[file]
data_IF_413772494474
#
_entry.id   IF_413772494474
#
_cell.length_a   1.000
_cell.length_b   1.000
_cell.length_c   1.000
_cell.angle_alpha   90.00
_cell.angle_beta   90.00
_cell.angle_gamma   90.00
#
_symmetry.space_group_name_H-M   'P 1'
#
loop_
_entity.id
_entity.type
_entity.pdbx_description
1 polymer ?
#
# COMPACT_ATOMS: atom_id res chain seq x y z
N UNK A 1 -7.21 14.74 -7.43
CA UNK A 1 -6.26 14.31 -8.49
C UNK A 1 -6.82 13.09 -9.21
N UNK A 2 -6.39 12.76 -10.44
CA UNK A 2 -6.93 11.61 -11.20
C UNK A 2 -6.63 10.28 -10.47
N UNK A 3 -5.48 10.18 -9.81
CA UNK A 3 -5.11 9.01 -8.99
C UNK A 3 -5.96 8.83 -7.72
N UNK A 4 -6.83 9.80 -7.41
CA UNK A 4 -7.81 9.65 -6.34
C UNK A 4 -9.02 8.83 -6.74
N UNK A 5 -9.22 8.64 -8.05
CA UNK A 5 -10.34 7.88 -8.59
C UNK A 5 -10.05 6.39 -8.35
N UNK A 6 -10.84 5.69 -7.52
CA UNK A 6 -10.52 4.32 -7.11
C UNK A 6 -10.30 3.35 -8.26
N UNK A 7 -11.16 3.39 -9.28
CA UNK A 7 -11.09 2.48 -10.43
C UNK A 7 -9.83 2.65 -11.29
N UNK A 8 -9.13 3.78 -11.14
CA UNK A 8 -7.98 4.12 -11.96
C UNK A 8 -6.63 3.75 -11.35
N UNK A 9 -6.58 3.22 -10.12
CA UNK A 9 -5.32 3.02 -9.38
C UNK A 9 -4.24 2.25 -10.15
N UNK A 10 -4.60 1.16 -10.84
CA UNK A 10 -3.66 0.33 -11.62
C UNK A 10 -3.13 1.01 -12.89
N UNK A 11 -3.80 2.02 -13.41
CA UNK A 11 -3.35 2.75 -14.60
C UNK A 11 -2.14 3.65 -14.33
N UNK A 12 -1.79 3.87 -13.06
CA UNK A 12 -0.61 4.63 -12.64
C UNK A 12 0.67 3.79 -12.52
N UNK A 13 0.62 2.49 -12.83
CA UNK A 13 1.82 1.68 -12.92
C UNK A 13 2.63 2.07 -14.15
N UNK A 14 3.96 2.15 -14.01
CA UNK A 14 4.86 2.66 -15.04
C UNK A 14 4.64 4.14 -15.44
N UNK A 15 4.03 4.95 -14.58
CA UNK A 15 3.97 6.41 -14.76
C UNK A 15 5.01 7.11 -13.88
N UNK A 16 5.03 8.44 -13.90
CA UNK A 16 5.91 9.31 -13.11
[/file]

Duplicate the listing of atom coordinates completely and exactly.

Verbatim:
data_IF_413772494474
#
_entry.id   IF_413772494474
#
_cell.length_a   1.000
_cell.length_b   1.000
_cell.length_c   1.000
_cell.angle_alpha   90.00
_cell.angle_beta   90.00
_cell.angle_gamma   90.00
#
_symmetry.space_group_name_H-M   'P 1'
#
loop_
_entity.id
_entity.type
_entity.pdbx_description
1 polymer ?
#
# COMPACT_ATOMS: atom_id res chain seq x y z
N UNK A 1 -7.21 14.74 -7.43
CA UNK A 1 -6.26 14.31 -8.49
C UNK A 1 -6.82 13.09 -9.21
N UNK A 2 -6.39 12.76 -10.44
CA UNK A 2 -6.93 11.61 -11.20
C UNK A 2 -6.63 10.28 -10.47
N UNK A 3 -5.48 10.18 -9.81
CA UNK A 3 -5.11 9.01 -8.99
C UNK A 3 -5.96 8.83 -7.72
N UNK A 4 -6.83 9.80 -7.41
CA UNK A 4 -7.81 9.65 -6.34
C UNK A 4 -9.02 8.83 -6.74
N UNK A 5 -9.22 8.64 -8.05
CA UNK A 5 -10.34 7.88 -8.59
C UNK A 5 -10.05 6.39 -8.35
N UNK A 6 -10.84 5.69 -7.52
CA UNK A 6 -10.52 4.32 -7.11
C UNK A 6 -10.30 3.35 -8.26
N UNK A 7 -11.16 3.39 -9.28
CA UNK A 7 -11.09 2.48 -10.43
C UNK A 7 -9.83 2.65 -11.29
N UNK A 8 -9.13 3.78 -11.14
CA UNK A 8 -7.98 4.12 -11.96
C UNK A 8 -6.63 3.75 -11.35
N UNK A 9 -6.58 3.22 -10.12
CA UNK A 9 -5.32 3.02 -9.38
C UNK A 9 -4.24 2.25 -10.15
N UNK A 10 -4.60 1.16 -10.84
CA UNK A 10 -3.66 0.33 -11.62
C UNK A 10 -3.13 1.01 -12.89
N UNK A 11 -3.80 2.02 -13.41
CA UNK A 11 -3.35 2.75 -14.60
C UNK A 11 -2.14 3.65 -14.33
N UNK A 12 -1.79 3.87 -13.06
CA UNK A 12 -0.61 4.63 -12.64
C UNK A 12 0.67 3.79 -12.52
N UNK A 13 0.62 2.49 -12.83
CA UNK A 13 1.82 1.68 -12.92
C UNK A 13 2.63 2.07 -14.15
N UNK A 14 3.96 2.15 -14.01
CA UNK A 14 4.86 2.66 -15.04
C UNK A 14 4.64 4.14 -15.44
N UNK A 15 4.03 4.95 -14.58
CA UNK A 15 3.97 6.41 -14.76
C UNK A 15 5.01 7.11 -13.88
N UNK A 16 5.03 8.44 -13.90
CA UNK A 16 5.91 9.31 -13.11